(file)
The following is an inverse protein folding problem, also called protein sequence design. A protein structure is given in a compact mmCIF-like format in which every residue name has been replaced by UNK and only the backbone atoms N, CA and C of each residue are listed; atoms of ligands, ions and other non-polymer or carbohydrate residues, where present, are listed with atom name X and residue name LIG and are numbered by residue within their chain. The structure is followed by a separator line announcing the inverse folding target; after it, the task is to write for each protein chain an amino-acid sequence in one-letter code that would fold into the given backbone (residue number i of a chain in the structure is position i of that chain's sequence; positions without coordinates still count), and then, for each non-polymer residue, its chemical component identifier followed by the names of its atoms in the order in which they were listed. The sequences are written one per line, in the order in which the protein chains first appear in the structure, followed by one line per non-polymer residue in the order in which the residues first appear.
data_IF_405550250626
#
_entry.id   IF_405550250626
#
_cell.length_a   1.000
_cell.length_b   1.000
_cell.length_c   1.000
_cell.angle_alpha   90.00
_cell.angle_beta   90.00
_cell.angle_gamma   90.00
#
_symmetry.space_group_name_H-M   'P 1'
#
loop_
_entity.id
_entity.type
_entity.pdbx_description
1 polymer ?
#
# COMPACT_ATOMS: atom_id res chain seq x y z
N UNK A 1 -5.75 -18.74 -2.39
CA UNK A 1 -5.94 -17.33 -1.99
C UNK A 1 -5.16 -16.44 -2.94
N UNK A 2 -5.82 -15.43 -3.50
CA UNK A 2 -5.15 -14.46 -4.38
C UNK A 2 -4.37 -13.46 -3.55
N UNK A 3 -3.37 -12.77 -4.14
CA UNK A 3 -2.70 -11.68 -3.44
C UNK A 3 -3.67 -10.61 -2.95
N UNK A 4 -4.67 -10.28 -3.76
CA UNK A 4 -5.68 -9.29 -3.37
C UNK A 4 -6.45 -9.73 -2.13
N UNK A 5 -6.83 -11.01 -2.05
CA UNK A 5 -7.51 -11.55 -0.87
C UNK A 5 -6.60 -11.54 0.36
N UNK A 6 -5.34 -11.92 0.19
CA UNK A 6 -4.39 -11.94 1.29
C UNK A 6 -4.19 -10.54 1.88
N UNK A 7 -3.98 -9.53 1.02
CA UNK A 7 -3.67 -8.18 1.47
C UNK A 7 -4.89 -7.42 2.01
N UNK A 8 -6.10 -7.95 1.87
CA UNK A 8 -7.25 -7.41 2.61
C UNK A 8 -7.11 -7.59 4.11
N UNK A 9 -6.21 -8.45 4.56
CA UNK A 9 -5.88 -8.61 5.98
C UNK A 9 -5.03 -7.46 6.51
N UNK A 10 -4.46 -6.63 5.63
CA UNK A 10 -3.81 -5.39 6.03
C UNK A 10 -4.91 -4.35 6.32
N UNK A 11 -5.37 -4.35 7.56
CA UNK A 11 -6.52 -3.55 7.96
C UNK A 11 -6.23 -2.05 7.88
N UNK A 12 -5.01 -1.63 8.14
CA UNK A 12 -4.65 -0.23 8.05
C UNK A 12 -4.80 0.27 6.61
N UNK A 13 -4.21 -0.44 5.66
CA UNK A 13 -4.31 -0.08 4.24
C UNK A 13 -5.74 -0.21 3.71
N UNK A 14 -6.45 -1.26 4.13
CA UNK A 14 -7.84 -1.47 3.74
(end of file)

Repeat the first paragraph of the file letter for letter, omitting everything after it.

The following is an inverse protein folding problem, also called protein sequence design. A protein structure is given in a compact mmCIF-like format in which every residue name has been replaced by UNK and only the backbone atoms N, CA and C of each residue are listed; atoms of ligands, ions and other non-polymer or carbohydrate residues, where present, are listed with atom name X and residue name LIG and are numbered by residue within their chain. The structure is followed by a separator line announcing the inverse folding target; after it, the task is to write for each protein chain an amino-acid sequence in one-letter code that would fold into the given backbone (residue number i of a chain in the structure is position i of that chain's sequence; positions without coordinates still count), and then, for each non-polymer residue, its chemical component identifier followed by the names of its atoms in the order in which they were listed. The sequences are written one per line, in the order in which the protein chains first appear in the structure, followed by one line per non-polymer residue in the order in which the residues first appear.